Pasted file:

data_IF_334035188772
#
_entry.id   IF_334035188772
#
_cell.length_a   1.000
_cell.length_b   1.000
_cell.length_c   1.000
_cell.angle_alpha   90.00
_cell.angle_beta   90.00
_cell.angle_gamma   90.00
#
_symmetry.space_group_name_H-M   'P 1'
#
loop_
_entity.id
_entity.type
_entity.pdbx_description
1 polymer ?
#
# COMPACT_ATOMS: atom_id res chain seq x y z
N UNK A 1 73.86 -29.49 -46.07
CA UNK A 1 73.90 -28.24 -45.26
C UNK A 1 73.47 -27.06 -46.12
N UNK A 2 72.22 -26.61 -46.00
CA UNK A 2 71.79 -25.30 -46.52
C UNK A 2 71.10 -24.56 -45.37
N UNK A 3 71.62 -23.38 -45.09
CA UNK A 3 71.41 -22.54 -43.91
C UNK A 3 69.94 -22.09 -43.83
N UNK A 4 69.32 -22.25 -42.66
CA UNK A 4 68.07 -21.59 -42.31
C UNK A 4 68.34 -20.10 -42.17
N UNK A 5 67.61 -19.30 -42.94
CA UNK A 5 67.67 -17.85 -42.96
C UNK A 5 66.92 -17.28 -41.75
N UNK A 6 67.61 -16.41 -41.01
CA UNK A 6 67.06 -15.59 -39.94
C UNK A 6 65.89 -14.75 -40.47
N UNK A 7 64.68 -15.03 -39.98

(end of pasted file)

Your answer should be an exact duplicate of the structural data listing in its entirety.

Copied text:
data_IF_334035188772
#
_entry.id   IF_334035188772
#
_cell.length_a   1.000
_cell.length_b   1.000
_cell.length_c   1.000
_cell.angle_alpha   90.00
_cell.angle_beta   90.00
_cell.angle_gamma   90.00
#
_symmetry.space_group_name_H-M   'P 1'
#
loop_
_entity.id
_entity.type
_entity.pdbx_description
1 polymer ?
#
# COMPACT_ATOMS: atom_id res chain seq x y z
N UNK A 1 73.86 -29.49 -46.07
CA UNK A 1 73.90 -28.24 -45.26
C UNK A 1 73.47 -27.06 -46.12
N UNK A 2 72.22 -26.61 -46.00
CA UNK A 2 71.79 -25.30 -46.52
C UNK A 2 71.10 -24.56 -45.37
N UNK A 3 71.62 -23.38 -45.09
CA UNK A 3 71.41 -22.54 -43.91
C UNK A 3 69.94 -22.09 -43.83
N UNK A 4 69.32 -22.25 -42.66
CA UNK A 4 68.07 -21.59 -42.31
C UNK A 4 68.34 -20.10 -42.17
N UNK A 5 67.61 -19.30 -42.94
CA UNK A 5 67.67 -17.85 -42.96
C UNK A 5 66.92 -17.28 -41.75
N UNK A 6 67.61 -16.41 -41.01
CA UNK A 6 67.06 -15.59 -39.94
C UNK A 6 65.89 -14.75 -40.47
N UNK A 7 64.68 -15.03 -39.98